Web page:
The dispute over the value of qualitative versus quantitative approaches to social research originated in 19th and early 20th-century debates about the relationship between the methods of history and natural science. Within sociology, this dispute first arose in the United States during the 1920s and 1930s, between adherents of "case study" and statistical methods. One of the main advocates of case study was the Chicago sociologist, Herbert Blumer. His influential writings on methodology provide a link between this earlier controversy and the debates of later decades. However, Blumer's arguments for qualitative or "naturalistic" methods, retain a central ambivalence - does that method share the same logic as natural science, or does it represent a different form of enquiry characteristic of history and the humanities? That issue continues to underlie discussions of qualitative method, and provokes fundamental questions about the procedures employed by qualitative researchers. "The Dilemma of Qualitative Method" is a guide to this key area of social research methodology.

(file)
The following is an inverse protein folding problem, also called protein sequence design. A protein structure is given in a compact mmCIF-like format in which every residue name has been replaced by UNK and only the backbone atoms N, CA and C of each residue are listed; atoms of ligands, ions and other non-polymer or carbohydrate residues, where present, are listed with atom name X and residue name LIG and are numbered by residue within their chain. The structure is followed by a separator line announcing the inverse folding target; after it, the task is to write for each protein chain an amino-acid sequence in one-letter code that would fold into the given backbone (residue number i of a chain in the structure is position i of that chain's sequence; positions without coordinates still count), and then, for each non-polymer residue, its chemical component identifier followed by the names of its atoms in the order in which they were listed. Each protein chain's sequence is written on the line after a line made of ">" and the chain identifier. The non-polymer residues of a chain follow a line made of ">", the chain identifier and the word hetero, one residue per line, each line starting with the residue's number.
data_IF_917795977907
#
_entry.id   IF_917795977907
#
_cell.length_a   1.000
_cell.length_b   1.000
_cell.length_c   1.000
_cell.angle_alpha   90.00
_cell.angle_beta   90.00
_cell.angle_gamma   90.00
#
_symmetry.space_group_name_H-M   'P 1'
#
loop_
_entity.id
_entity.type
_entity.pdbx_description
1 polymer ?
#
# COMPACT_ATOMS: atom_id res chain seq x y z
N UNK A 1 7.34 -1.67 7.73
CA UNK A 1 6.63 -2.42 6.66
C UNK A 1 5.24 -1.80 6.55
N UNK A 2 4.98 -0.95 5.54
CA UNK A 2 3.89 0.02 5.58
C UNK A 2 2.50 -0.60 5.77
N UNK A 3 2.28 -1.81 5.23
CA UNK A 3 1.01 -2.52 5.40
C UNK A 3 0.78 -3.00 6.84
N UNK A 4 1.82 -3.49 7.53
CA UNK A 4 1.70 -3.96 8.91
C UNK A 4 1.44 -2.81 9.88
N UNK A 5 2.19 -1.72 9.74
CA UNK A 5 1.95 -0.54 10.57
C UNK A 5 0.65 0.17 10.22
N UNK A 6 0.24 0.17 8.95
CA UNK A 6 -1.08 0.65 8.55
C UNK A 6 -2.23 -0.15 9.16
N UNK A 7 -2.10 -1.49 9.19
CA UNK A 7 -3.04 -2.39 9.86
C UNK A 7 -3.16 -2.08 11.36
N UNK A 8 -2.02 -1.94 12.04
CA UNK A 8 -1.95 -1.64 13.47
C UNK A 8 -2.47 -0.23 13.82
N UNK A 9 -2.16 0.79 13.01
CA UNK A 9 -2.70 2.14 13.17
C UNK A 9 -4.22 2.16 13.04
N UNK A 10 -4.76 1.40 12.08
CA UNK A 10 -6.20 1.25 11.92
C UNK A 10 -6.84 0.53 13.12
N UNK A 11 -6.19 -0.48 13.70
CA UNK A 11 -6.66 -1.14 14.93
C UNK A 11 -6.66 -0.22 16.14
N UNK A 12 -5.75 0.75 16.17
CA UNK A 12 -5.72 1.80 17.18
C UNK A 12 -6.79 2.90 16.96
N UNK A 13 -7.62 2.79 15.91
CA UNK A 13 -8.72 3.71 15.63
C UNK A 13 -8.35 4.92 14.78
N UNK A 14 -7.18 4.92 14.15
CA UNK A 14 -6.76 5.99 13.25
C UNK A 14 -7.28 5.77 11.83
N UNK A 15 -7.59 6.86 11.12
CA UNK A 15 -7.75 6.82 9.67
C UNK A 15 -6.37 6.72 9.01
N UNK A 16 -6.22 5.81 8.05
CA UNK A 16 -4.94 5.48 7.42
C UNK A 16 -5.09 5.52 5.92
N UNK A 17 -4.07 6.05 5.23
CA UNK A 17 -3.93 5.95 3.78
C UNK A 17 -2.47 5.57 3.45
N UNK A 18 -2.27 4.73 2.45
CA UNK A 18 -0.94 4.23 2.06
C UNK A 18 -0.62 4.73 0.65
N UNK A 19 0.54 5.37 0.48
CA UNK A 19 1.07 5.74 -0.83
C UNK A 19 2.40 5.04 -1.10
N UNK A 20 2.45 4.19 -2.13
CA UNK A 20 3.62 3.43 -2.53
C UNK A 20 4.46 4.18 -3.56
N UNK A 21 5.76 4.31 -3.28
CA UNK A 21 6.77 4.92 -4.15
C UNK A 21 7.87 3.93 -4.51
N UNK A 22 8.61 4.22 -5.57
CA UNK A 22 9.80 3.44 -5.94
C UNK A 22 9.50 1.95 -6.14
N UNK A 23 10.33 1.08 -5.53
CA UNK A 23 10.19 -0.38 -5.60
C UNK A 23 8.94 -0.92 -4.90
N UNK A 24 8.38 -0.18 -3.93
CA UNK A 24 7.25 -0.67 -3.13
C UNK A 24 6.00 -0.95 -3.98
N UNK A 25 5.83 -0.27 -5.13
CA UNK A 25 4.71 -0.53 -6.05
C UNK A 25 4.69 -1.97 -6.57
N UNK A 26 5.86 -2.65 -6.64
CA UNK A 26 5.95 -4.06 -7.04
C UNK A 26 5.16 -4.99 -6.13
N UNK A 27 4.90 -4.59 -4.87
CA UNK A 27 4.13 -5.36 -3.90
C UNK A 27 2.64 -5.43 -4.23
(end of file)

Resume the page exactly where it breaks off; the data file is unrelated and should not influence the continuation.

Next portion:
The author sketches the historical content of the dispute and provides a detailed account and systematic analysis of Blumer's methodological writings, including his doctoral thesis. The strategies for qualitative research advocated by Blumer and others within the Chicago tradition are reviewed and assessed.